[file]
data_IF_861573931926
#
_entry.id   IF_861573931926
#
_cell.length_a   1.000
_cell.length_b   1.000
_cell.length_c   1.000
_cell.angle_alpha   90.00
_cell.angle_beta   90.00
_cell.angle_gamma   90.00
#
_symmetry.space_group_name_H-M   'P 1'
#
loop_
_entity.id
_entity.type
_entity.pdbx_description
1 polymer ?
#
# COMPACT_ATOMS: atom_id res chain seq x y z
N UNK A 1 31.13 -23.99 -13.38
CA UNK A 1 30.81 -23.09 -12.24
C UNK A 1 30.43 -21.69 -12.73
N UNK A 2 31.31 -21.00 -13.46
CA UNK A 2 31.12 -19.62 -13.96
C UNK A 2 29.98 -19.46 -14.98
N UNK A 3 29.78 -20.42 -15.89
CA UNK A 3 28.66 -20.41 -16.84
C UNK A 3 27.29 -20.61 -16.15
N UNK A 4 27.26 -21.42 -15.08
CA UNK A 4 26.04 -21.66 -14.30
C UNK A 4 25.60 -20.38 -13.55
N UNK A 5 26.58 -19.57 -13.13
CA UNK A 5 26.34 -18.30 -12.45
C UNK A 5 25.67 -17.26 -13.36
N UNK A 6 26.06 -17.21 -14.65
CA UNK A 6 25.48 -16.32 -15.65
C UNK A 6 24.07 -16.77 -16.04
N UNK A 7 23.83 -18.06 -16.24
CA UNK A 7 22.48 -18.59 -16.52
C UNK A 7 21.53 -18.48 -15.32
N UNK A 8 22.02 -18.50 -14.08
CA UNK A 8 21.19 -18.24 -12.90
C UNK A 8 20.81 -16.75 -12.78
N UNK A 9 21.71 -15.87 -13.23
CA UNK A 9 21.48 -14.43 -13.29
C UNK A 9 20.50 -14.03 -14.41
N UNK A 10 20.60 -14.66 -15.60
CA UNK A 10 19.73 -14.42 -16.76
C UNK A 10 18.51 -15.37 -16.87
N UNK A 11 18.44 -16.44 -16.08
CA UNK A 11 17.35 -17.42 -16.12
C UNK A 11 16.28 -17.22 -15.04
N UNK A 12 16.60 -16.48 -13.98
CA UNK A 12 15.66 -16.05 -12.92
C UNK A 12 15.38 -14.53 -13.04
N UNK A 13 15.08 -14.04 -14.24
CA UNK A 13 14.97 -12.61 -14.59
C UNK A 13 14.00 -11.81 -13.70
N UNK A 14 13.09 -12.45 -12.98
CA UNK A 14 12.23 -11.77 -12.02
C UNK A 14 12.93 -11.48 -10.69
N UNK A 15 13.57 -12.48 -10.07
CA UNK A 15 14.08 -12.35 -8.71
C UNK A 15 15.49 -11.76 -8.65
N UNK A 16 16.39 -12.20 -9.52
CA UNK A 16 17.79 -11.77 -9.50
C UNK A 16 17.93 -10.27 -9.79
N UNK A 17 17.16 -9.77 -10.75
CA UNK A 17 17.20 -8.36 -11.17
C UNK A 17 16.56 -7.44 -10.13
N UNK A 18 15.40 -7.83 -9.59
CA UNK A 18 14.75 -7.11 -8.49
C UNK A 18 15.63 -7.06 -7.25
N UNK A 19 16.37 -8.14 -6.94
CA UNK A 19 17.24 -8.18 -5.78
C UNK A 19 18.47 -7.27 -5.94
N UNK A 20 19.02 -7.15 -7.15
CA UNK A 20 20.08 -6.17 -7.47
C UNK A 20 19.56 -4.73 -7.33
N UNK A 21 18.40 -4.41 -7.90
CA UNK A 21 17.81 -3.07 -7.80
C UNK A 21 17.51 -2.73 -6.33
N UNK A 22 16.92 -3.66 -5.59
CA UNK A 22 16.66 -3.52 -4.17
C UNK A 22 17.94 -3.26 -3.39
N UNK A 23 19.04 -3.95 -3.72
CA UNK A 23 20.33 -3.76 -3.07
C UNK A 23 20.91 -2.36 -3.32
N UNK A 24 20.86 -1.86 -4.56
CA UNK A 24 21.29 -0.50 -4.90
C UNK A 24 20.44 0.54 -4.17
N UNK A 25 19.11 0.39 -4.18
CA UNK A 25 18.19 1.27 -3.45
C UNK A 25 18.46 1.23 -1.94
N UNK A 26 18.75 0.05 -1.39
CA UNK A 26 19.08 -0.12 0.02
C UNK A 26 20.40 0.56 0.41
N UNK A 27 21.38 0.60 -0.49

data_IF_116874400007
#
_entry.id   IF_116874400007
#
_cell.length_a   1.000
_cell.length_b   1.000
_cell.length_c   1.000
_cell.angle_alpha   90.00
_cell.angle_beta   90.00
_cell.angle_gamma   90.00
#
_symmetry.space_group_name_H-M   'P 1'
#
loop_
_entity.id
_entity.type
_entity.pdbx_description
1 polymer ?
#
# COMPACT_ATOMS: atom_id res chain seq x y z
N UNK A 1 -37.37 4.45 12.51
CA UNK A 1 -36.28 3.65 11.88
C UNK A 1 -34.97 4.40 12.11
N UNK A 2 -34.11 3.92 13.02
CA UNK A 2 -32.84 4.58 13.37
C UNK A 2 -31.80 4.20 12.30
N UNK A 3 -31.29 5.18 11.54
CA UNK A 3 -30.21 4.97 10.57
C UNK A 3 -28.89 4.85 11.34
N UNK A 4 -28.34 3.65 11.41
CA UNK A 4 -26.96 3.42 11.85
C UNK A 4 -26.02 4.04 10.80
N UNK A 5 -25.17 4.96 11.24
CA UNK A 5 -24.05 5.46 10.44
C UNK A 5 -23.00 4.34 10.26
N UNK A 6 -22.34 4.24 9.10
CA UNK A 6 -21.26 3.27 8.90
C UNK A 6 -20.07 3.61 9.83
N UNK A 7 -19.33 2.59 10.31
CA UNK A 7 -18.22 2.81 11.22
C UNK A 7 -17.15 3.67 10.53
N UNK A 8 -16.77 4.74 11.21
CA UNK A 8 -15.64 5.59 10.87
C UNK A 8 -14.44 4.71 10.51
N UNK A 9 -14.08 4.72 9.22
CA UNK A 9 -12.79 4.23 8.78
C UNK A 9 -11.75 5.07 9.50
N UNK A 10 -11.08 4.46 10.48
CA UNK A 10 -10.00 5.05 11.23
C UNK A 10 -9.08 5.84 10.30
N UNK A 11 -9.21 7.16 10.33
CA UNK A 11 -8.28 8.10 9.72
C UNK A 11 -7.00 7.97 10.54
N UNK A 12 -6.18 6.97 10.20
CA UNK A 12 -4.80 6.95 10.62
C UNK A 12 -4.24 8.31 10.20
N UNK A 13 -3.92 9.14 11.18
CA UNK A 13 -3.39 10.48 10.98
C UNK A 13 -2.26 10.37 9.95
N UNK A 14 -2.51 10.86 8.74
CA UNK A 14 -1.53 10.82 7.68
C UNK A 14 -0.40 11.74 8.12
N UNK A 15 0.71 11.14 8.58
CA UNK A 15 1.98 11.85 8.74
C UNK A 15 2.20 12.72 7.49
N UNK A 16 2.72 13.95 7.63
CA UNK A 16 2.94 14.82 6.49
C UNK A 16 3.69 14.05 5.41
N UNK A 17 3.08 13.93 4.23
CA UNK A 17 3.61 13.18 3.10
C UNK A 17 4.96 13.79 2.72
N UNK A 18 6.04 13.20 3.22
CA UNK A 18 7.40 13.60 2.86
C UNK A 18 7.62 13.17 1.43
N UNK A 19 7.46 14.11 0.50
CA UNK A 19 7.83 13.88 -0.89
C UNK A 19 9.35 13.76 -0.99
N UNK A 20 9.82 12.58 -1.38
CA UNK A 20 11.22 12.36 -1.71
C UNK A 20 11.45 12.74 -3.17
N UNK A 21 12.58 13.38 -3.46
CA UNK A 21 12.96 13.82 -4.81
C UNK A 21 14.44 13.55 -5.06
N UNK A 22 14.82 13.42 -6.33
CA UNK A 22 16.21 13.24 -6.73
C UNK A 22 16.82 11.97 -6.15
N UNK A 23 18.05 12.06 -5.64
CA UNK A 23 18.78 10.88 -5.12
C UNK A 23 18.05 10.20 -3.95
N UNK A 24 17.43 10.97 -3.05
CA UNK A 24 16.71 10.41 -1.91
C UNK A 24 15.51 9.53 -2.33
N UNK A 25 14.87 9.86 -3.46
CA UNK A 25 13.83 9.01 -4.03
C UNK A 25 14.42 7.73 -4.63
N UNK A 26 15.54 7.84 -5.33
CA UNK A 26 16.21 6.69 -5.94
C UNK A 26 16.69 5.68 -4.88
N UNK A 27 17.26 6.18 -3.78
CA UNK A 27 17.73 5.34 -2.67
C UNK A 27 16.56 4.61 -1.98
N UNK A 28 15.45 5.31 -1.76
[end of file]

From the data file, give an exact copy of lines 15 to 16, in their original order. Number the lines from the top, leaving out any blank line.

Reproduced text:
_entity.id
_entity.type